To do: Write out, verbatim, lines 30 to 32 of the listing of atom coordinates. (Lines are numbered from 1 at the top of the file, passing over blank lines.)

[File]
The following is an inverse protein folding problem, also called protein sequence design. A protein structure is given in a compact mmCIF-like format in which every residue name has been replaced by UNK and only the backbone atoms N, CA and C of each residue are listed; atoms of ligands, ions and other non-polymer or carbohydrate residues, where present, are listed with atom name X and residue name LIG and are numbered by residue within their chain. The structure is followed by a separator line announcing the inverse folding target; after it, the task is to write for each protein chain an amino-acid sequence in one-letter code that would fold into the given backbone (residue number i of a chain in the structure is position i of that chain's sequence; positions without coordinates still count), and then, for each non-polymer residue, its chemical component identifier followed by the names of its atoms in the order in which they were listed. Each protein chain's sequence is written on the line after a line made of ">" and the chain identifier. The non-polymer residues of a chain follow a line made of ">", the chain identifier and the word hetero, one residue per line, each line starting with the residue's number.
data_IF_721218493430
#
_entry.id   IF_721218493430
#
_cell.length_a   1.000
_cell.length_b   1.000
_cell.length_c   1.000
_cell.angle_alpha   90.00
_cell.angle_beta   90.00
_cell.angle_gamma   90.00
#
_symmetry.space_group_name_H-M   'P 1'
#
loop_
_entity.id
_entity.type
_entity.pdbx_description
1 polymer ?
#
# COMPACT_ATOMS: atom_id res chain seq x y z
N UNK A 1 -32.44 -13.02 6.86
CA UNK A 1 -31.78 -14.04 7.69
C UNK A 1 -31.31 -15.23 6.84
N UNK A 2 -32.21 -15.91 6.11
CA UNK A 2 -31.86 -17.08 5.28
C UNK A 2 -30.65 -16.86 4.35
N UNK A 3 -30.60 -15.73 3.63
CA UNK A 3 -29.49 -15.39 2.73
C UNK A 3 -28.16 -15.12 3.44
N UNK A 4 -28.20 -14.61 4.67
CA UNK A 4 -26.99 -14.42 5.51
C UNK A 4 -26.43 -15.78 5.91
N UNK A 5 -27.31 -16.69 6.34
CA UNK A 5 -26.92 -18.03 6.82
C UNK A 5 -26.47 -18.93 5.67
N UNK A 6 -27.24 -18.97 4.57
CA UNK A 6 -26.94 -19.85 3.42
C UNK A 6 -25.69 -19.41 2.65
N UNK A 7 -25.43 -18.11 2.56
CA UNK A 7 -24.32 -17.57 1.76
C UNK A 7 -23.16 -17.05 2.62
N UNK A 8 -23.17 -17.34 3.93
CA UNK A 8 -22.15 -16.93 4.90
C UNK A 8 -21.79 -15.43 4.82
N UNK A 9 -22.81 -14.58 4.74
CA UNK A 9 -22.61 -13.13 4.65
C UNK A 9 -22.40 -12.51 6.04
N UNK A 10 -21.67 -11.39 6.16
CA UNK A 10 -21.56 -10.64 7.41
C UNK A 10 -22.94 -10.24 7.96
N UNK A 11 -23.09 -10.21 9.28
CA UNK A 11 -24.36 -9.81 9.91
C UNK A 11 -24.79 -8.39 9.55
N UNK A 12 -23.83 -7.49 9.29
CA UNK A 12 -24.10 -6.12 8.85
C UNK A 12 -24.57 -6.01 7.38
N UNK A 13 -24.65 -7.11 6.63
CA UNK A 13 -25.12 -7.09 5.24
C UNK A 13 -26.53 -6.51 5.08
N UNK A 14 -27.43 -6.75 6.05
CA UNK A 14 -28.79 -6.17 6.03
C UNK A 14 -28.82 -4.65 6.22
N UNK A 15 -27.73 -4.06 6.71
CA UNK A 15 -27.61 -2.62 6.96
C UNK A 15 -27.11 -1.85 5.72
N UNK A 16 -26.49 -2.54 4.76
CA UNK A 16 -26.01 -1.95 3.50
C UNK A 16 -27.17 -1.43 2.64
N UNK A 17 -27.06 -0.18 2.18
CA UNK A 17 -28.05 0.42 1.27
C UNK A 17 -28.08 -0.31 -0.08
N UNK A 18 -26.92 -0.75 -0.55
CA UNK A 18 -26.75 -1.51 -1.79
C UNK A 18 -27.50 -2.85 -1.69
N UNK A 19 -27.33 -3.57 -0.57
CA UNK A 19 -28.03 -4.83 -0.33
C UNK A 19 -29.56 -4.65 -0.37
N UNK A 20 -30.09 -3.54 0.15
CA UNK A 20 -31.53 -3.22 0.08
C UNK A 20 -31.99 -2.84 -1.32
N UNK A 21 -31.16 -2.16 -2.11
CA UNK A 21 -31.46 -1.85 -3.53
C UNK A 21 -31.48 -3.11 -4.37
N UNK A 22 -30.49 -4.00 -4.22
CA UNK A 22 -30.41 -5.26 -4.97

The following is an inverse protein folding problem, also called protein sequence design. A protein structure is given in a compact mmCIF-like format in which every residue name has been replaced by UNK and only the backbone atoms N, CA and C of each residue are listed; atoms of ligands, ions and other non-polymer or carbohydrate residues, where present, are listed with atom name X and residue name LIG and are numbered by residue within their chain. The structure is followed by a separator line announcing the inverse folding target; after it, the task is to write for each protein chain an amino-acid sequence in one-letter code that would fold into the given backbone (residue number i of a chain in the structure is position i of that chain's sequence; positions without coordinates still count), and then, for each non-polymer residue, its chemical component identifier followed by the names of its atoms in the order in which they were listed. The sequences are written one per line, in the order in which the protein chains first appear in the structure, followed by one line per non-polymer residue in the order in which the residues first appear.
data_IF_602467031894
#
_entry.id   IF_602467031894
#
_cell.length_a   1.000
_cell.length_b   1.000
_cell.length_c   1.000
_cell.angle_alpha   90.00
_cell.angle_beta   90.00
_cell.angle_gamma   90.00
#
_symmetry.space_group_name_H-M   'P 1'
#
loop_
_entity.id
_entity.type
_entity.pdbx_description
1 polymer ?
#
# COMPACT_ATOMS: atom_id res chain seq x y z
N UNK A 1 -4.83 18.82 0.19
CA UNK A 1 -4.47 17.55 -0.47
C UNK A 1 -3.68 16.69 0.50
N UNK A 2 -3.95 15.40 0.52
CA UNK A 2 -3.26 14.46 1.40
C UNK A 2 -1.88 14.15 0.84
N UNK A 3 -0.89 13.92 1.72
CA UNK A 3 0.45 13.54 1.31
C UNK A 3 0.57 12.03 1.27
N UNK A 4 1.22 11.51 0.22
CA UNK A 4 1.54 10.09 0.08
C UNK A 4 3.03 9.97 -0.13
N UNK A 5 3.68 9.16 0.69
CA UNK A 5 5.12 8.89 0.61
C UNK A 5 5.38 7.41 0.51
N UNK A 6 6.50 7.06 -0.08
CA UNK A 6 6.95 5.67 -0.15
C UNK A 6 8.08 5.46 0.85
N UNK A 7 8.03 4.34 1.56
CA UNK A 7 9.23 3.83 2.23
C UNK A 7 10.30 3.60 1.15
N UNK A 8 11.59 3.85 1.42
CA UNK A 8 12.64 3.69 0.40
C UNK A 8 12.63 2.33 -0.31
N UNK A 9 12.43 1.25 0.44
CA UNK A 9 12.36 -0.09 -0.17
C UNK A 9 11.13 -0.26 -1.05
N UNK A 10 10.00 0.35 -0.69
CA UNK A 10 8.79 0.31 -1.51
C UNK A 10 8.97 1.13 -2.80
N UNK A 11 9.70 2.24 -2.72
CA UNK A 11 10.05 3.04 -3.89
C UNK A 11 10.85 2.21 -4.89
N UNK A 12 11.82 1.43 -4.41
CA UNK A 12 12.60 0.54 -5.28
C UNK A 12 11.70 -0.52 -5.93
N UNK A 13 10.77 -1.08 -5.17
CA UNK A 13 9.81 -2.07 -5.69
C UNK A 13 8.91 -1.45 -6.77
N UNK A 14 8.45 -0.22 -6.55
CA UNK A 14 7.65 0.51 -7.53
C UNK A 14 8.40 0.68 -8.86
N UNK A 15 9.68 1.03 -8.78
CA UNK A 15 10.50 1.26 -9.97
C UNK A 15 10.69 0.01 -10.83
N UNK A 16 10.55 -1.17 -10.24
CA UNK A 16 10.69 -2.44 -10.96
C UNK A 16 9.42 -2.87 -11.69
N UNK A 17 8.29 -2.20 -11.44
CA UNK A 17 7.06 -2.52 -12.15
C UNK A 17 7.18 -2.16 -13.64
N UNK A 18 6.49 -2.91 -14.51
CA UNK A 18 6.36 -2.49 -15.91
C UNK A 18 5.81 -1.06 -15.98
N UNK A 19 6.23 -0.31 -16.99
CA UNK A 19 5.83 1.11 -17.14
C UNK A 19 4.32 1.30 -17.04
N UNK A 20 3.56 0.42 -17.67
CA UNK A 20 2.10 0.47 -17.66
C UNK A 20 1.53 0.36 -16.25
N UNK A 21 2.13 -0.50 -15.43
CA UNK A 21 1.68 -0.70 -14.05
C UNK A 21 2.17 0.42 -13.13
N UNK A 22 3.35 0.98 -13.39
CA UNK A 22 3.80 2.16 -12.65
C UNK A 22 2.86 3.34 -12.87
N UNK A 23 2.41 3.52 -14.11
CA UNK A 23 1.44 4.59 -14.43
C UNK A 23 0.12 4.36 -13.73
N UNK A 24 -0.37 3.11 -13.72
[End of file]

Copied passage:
C UNK A 3 -28.16 -15.12 3.44
N UNK A 4 -28.20 -14.61 4.67
CA UNK A 4 -26.99 -14.42 5.51